Integrated Planning: The Keystone of Capacity Development and Small Waster Systems Including a Case Study of the Montgomery County Public Service Authority

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ABSTRACT
Supplying water to communities is one of the primary services of many local governments in the United States. Local governments use a variety of means for developing community water systems. The major goal of municipal water suppliers is to provide safe and affordable water for residential, commercial, agricultural, and industrial uses. In rural localities, provision of safe public drinking water can pose a significant challenge, especially given financial and economic constraints inherent in small communities where economies of scale are limited. In an effort to ensure that public water systems meet minimum standards for safe drinking water, Congress passed the Safe Drinking Water Act in 1974. The act requires all community water systems to meet minimum standards for drinking water quality. Community water systems cannot meet minimum water quality standards without strong financial, managerial, and technical capacity. The 1996 Amendments to SDWA address small systems through the new Drinking Water State Revolving Fund, Capacity Development, source water protection, operator certification, consumer confidence, and variances and exemptions. These components are interrelated and connect in multiple ways. In a somewhat overstated manner, capacity development can be thought of as a tapestry which weaves together all existing State drinking water program activities into a focused effort to help troubled water systems. This paper explores opportunities and constraints of developing small rural water supply systems in the context of the Safe Drinking Water Act requirements.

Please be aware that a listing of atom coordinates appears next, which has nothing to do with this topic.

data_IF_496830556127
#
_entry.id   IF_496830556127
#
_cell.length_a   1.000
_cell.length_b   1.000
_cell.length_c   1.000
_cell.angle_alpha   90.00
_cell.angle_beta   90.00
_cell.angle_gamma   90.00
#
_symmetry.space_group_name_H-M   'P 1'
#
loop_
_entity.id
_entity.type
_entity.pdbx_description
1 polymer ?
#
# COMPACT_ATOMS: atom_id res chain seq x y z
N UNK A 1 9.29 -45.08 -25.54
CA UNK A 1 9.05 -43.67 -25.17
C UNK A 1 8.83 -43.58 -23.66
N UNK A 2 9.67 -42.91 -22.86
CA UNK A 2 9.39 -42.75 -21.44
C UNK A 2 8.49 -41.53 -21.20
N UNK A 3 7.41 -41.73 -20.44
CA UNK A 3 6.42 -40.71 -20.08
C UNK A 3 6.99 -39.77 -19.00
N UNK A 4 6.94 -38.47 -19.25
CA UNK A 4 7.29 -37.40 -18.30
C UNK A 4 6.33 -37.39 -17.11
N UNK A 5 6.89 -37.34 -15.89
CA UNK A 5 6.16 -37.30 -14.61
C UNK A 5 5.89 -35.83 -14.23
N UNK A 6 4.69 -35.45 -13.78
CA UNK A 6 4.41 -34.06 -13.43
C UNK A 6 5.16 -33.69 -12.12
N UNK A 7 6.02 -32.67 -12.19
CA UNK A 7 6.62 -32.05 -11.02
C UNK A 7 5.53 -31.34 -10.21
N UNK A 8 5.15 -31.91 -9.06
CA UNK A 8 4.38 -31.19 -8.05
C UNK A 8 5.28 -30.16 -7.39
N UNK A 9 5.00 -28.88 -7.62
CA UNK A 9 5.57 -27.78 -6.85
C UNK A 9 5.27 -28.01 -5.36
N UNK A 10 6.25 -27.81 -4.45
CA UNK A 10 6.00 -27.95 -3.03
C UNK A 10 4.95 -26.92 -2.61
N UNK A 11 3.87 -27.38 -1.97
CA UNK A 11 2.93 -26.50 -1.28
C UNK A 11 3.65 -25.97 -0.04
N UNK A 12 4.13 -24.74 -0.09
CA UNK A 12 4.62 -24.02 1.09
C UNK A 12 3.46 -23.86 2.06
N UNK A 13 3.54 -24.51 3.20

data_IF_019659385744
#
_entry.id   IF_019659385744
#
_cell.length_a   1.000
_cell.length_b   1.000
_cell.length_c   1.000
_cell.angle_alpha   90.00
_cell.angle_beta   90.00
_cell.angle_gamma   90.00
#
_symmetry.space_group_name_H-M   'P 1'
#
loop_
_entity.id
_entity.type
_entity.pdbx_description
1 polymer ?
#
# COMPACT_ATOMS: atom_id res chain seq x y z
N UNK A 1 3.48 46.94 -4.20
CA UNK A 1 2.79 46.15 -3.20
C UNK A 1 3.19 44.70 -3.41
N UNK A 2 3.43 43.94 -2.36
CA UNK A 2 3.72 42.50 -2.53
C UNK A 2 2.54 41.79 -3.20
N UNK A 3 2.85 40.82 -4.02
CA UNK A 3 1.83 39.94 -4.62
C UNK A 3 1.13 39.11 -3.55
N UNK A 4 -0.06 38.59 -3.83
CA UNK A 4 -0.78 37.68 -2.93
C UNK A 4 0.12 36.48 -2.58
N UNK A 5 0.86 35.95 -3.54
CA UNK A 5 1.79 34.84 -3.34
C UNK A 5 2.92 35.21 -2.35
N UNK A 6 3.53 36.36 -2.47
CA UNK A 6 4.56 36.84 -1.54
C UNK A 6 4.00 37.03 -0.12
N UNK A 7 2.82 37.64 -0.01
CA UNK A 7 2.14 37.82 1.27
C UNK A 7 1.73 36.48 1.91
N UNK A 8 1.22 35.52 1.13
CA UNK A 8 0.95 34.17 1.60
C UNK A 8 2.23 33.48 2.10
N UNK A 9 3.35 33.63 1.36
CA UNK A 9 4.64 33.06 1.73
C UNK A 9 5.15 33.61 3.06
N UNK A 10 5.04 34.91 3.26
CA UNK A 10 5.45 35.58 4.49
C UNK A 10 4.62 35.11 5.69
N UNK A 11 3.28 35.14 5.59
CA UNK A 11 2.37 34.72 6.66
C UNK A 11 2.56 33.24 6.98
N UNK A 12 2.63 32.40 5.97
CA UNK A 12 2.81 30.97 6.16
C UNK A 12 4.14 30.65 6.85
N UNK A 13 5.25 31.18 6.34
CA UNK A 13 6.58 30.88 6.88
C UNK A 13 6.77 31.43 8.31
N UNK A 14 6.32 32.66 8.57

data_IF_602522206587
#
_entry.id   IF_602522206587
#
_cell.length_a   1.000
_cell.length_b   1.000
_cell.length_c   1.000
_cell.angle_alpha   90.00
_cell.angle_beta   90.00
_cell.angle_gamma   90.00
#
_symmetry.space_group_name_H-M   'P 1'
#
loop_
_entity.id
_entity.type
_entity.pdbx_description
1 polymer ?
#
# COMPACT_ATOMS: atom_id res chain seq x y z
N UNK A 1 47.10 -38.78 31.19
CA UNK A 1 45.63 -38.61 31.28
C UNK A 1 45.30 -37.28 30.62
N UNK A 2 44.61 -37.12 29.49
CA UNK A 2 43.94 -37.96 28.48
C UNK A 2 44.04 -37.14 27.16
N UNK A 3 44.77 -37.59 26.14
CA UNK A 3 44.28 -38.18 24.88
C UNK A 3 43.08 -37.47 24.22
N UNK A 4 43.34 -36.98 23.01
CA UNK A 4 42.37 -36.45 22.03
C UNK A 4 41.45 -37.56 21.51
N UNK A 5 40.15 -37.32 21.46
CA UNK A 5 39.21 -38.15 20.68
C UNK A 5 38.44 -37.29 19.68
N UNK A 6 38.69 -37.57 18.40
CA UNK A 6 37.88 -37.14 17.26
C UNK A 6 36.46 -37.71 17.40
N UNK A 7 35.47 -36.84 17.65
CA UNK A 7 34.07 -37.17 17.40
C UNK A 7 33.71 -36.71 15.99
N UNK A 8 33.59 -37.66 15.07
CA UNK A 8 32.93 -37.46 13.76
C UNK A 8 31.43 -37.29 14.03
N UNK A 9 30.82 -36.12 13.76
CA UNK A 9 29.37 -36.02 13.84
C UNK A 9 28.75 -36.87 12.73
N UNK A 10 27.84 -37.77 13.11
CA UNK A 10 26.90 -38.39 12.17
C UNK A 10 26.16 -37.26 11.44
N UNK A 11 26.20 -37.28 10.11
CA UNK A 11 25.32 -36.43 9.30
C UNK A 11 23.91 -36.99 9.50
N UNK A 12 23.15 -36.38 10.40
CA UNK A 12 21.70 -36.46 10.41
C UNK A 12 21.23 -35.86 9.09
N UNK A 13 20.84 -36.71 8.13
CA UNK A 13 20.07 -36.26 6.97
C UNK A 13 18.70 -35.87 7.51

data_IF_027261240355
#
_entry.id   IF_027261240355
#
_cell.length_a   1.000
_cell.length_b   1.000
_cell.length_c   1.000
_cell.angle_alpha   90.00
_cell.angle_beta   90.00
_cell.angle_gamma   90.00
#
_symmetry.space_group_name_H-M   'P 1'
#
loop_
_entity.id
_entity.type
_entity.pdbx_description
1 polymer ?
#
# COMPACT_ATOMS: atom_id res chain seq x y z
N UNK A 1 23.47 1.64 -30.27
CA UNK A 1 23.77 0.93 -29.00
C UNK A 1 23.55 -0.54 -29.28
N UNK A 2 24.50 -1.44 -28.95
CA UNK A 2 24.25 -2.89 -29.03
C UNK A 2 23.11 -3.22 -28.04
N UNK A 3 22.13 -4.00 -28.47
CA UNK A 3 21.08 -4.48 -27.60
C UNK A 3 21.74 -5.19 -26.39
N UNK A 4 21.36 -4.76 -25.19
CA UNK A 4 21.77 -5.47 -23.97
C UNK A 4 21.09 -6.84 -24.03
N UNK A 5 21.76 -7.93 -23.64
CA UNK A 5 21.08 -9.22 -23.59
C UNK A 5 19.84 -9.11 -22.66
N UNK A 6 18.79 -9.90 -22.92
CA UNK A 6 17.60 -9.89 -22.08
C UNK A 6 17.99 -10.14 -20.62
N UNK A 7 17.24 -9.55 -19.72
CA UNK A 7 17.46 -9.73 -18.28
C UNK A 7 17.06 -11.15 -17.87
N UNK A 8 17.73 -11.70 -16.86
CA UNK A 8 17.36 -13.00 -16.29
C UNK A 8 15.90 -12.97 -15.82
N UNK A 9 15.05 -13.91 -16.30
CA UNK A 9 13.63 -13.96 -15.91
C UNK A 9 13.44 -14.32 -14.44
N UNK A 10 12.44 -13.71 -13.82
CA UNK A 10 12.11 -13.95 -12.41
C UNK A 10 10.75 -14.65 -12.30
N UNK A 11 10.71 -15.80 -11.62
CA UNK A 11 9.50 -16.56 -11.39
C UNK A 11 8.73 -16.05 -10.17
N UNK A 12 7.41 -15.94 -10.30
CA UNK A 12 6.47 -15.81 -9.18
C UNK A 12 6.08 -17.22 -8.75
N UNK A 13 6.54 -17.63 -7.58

INTRODUCTION

“Providing safe, clean drinking water to the 254 million people served by
approximately 54,000 community water systems in the United States is an
important goal of federal, state, and local officials.”
-US EPA, 2000-

Supplying water to communities is one of the primary services of many local governments in the United States. Local governments use a variety of means for developing community water systems including developing major water projects for reservoir storage, direct extraction from surface water bodies, and extraction from groundwater wells. The major goal of municipal water suppliers is to provide safe and affordable water for residential, commercial, agricultural, and industrial uses. In rural localities, provision of safe public drinking water can pose a significant challenge, especially given financial and economic constraints inherent in small communities where economies of scale are limited. The costs of providing a distribution network for a small number of vastly dispersed customers may not be feasible, or even practical. Consequently, many rural residents rely on individual groundwater wells or small water systems operated by private businesses or public agencies. Many of these small systems depend on groundwater sources of water. Generally, groundwater is a clean and reliable source of water. However, groundwater contamination can pose a significant problem to well users and customers of community water systems that rely on groundwater. A contaminated and unsafe groundwater supply may take many years to become safe again, especially if dependent upon natural attenuation processes.

In an effort to ensure that public water systems meet minimum standards for safe drinking water, Congress passed the Safe Drinking Water Act in 1974. The act has been amended several times, including most recently in 1996. The act requires all community water systems to meet minimum standards for drinking water quality. These standards can be made more stringent at the state level. Community water systems cannot meet minimum water quality standards without strong financial, managerial, and technical capacity according to the act. The 1996 amendments included provisions to assist water systems in enhancing their capacity to supply safe drinking water to their customers. Regulatory improvements along with greater flexibility at the state level, education and outreach programs for both water systems operators and customers, and new funding through the Drinking Water State Revolving Fund (DWSRF) strengthen the act and attempt to achieve the goals of the act while also assisting community water systems in reaching those goals.

The strengths of the SDWA Amendments of 1996 are categorized by US EPA (2000) as follows:

  • new and strong focus on preventing contamination and non-compliance
  • increased State flexibility
  • timely financial support
  • a new ethic of public awareness and participation.

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